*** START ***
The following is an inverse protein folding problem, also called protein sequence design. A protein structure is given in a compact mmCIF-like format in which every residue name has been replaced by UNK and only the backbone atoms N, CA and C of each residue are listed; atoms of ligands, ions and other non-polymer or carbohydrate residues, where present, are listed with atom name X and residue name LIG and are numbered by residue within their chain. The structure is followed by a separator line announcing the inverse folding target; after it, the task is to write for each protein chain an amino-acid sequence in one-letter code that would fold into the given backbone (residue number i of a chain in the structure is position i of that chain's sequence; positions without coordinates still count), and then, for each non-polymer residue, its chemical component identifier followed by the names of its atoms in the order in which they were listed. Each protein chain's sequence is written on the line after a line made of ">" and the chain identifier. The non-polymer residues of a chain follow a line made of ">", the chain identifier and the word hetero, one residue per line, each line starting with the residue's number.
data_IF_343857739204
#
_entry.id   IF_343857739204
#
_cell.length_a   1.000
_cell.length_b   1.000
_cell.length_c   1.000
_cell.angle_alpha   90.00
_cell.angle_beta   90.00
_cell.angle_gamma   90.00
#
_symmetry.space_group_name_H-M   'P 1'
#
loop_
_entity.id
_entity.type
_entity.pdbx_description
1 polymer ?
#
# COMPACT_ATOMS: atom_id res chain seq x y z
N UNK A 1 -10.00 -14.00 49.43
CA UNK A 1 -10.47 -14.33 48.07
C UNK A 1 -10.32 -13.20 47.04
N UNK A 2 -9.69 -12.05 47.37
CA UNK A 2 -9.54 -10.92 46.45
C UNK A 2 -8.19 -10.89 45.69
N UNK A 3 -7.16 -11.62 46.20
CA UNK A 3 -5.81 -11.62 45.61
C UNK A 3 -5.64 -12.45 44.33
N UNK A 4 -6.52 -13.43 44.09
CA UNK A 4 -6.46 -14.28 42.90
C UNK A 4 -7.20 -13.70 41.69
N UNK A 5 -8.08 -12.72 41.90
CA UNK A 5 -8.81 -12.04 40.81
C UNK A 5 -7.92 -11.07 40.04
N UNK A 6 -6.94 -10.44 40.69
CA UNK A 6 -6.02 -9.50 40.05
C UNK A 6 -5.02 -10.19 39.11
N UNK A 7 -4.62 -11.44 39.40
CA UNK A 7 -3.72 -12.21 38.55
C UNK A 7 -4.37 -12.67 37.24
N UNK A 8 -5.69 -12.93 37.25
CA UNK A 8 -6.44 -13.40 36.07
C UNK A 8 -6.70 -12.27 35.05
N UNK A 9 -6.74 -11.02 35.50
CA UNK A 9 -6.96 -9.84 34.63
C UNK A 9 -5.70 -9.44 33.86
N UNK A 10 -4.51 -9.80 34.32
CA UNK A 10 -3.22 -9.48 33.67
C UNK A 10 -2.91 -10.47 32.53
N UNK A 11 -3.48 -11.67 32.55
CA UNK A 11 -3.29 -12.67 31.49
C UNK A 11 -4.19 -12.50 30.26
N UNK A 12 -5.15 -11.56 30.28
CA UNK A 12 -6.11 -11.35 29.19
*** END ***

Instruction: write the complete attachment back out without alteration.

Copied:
The following is an inverse protein folding problem, also called protein sequence design. A protein structure is given in a compact mmCIF-like format in which every residue name has been replaced by UNK and only the backbone atoms N, CA and C of each residue are listed; atoms of ligands, ions and other non-polymer or carbohydrate residues, where present, are listed with atom name X and residue name LIG and are numbered by residue within their chain. The structure is followed by a separator line announcing the inverse folding target; after it, the task is to write for each protein chain an amino-acid sequence in one-letter code that would fold into the given backbone (residue number i of a chain in the structure is position i of that chain's sequence; positions without coordinates still count), and then, for each non-polymer residue, its chemical component identifier followed by the names of its atoms in the order in which they were listed. Each protein chain's sequence is written on the line after a line made of ">" and the chain identifier. The non-polymer residues of a chain follow a line made of ">", the chain identifier and the word hetero, one residue per line, each line starting with the residue's number.
data_IF_343857739204
#
_entry.id   IF_343857739204
#
_cell.length_a   1.000
_cell.length_b   1.000
_cell.length_c   1.000
_cell.angle_alpha   90.00
_cell.angle_beta   90.00
_cell.angle_gamma   90.00
#
_symmetry.space_group_name_H-M   'P 1'
#
loop_
_entity.id
_entity.type
_entity.pdbx_description
1 polymer ?
#
# COMPACT_ATOMS: atom_id res chain seq x y z
N UNK A 1 -10.00 -14.00 49.43
CA UNK A 1 -10.47 -14.33 48.07
C UNK A 1 -10.32 -13.20 47.04
N UNK A 2 -9.69 -12.05 47.37
CA UNK A 2 -9.54 -10.92 46.45
C UNK A 2 -8.19 -10.89 45.69
N UNK A 3 -7.16 -11.62 46.20
CA UNK A 3 -5.81 -11.62 45.61
C UNK A 3 -5.64 -12.45 44.33
N UNK A 4 -6.52 -13.43 44.09
CA UNK A 4 -6.46 -14.28 42.90
C UNK A 4 -7.20 -13.70 41.69
N UNK A 5 -8.08 -12.72 41.90
CA UNK A 5 -8.81 -12.04 40.81
C UNK A 5 -7.92 -11.07 40.04
N UNK A 6 -6.94 -10.44 40.69
CA UNK A 6 -6.02 -9.50 40.05
C UNK A 6 -5.02 -10.19 39.11
N UNK A 7 -4.62 -11.44 39.40
CA UNK A 7 -3.72 -12.21 38.55
C UNK A 7 -4.37 -12.67 37.24
N UNK A 8 -5.69 -12.93 37.25
CA UNK A 8 -6.44 -13.40 36.07
C UNK A 8 -6.70 -12.27 35.05
N UNK A 9 -6.74 -11.02 35.50
CA UNK A 9 -6.96 -9.84 34.63
C UNK A 9 -5.70 -9.44 33.86
N UNK A 10 -4.51 -9.80 34.32
CA UNK A 10 -3.22 -9.48 33.67
C UNK A 10 -2.91 -10.47 32.53
N UNK A 11 -3.48 -11.67 32.55
CA UNK A 11 -3.29 -12.67 31.49
C UNK A 11 -4.19 -12.50 30.26
N UNK A 12 -5.15 -11.56 30.28
CA UNK A 12 -6.11 -11.35 29.19